Spacing: 1 plants per sq. ft.. Because broadcast seeding does not spread the seed uniformly, you must use more seed to make up for the likelihood of poorer germination. Seed at 3-5 lb./1000 sq. ft, or 70-120 lb./acre.
After last frost date.
6-8 weeks before first frost date. The seed is usually broadcast on to the bed and incorporated into the top 2" of soil with a rake. You can also simply scatter the seed on the soil and cover with an inch of garden soil. Seed shouldn't be left exposed on the soil surface as it will be very prone to drying out, or getting eaten by birds (you may have to net or use row covers to prevent this). It is essential to keep the soil moist until all of the seedlings have germinated and are growing well. You don't have to have a completely clear bed to plant. If you have productive crops growing there, you can simply sow the seed around them. If you haven't grown a leguminous cover cop within the last three years you may want to inoculate the seed to improve the rate of nitrogen fixation. This requires the proper strain of bacteria for the crop and is applied to the seed prior to planting. Requires Pea Vetch or Garden Combination Inoculant
If you find that birds are eating the seeds you've planted, trying covering the beds with row covers.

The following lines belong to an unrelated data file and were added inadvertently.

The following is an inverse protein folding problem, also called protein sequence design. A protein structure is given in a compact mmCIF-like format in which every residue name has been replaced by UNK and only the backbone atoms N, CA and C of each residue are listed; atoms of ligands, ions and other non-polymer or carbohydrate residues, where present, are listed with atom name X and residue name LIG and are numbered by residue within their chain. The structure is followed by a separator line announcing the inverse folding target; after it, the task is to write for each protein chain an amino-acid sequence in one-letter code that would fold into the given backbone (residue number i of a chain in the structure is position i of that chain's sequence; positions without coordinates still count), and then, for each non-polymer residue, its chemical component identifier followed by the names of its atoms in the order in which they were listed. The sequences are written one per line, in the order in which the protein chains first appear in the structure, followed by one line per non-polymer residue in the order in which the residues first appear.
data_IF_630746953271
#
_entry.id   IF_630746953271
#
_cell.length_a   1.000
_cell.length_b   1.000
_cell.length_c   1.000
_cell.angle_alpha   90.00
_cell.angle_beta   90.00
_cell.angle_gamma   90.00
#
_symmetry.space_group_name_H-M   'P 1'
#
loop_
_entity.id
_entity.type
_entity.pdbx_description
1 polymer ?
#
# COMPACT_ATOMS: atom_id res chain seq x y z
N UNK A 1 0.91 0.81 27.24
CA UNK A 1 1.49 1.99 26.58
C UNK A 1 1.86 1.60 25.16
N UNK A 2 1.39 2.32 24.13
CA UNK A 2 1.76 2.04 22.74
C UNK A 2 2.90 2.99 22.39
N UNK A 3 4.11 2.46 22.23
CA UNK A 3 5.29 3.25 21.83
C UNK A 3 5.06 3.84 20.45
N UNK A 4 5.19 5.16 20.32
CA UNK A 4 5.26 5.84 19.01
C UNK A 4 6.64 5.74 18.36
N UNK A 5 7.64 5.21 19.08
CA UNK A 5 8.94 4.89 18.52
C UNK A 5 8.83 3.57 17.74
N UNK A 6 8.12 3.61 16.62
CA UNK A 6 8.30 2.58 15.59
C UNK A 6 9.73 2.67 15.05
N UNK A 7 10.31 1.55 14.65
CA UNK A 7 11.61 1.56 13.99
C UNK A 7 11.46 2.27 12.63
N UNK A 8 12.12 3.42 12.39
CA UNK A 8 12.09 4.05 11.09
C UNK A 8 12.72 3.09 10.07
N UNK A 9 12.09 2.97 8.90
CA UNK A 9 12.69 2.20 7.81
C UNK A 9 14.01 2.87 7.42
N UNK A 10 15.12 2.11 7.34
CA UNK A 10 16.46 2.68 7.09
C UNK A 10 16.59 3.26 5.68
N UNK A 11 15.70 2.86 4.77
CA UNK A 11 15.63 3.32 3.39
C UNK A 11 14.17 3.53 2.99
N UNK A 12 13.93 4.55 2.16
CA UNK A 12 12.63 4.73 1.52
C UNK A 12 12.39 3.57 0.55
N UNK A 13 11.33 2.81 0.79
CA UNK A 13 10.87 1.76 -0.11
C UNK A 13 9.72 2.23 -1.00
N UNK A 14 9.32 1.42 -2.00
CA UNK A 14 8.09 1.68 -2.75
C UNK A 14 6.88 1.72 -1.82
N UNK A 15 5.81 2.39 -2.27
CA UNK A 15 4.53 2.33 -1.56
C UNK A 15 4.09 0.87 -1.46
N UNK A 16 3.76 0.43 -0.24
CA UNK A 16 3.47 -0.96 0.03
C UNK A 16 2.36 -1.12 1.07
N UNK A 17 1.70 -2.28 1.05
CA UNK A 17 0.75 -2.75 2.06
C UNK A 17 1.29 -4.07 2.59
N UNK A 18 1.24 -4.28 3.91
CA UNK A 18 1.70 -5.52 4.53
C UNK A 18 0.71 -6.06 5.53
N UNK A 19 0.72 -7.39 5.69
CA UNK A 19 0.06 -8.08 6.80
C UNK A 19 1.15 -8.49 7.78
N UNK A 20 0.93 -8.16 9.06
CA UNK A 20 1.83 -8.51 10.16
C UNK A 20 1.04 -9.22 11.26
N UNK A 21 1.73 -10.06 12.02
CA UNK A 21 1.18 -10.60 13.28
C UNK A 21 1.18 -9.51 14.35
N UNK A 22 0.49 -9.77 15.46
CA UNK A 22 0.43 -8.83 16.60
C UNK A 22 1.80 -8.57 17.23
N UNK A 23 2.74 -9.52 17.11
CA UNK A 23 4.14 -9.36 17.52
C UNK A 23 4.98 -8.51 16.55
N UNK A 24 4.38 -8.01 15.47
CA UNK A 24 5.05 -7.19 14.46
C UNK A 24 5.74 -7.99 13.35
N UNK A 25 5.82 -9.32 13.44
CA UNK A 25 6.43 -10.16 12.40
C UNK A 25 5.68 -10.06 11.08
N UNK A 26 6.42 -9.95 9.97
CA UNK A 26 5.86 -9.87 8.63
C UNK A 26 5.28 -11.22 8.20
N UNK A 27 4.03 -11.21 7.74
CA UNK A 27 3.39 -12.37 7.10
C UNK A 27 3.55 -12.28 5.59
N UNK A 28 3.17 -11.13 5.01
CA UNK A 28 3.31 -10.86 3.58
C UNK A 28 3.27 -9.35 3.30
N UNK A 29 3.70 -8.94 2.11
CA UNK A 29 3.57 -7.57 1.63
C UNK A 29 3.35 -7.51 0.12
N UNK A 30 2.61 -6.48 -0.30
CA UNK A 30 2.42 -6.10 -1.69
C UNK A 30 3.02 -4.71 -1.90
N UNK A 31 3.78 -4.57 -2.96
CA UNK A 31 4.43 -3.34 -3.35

Generally you will incorporate the plants into the soil before they flower.
Water Needs: Low. Most of these crops are not particularly drought tolerant and will need regular watering in dry climates (especially when germinating and getting established). However they are mostly grown during the winter when the soil is fairly moist, so don't usually require much irrigation.
Fertilizer Needs: Light. You do not need to fertilize cover crop in established gardens, as there will be plenty of nutrients in the garden to meet their needs. Since you will be incorporating them back in to the soil, growing them doesn't remove any nutrients from the soil.
The leguminous cover crops also fix nitrogen and eventually add it to the soil.
Watering, regularly: Water, 0.5 inch regularly, 2 times a week. Most cover crops need moist soil for best growth. This is normally supplied by mother nature, but if it isn't you will have to irrigate.
Protecting, after sowing: Netting, after sowing, 1 time. In many areas birds will look upon your newly sown cover crop as a fall treat. They will actively search for the seed in the soil and eat the newly emerging shoots. In this case you may have to net the beds or use row covers.
Watering, after sowing: Water, 1 inch, after sowing, 5 times a week. It is essential that the germinating seeds receive adequate water, so if it doesn't rain you will have to irrigate regularly.
The optimal time to till in your cover crop is when 50% of the flowers are in bloom. At this time there is the maximum amount of biomass and a good proportion of carbon. The biomass will be rapidly decomposed by soil microbes, who will then return nitrogen and other elements to the soil for the next crop. The length of time required to reach this stage will vary hugely, depending on the climate and the crop.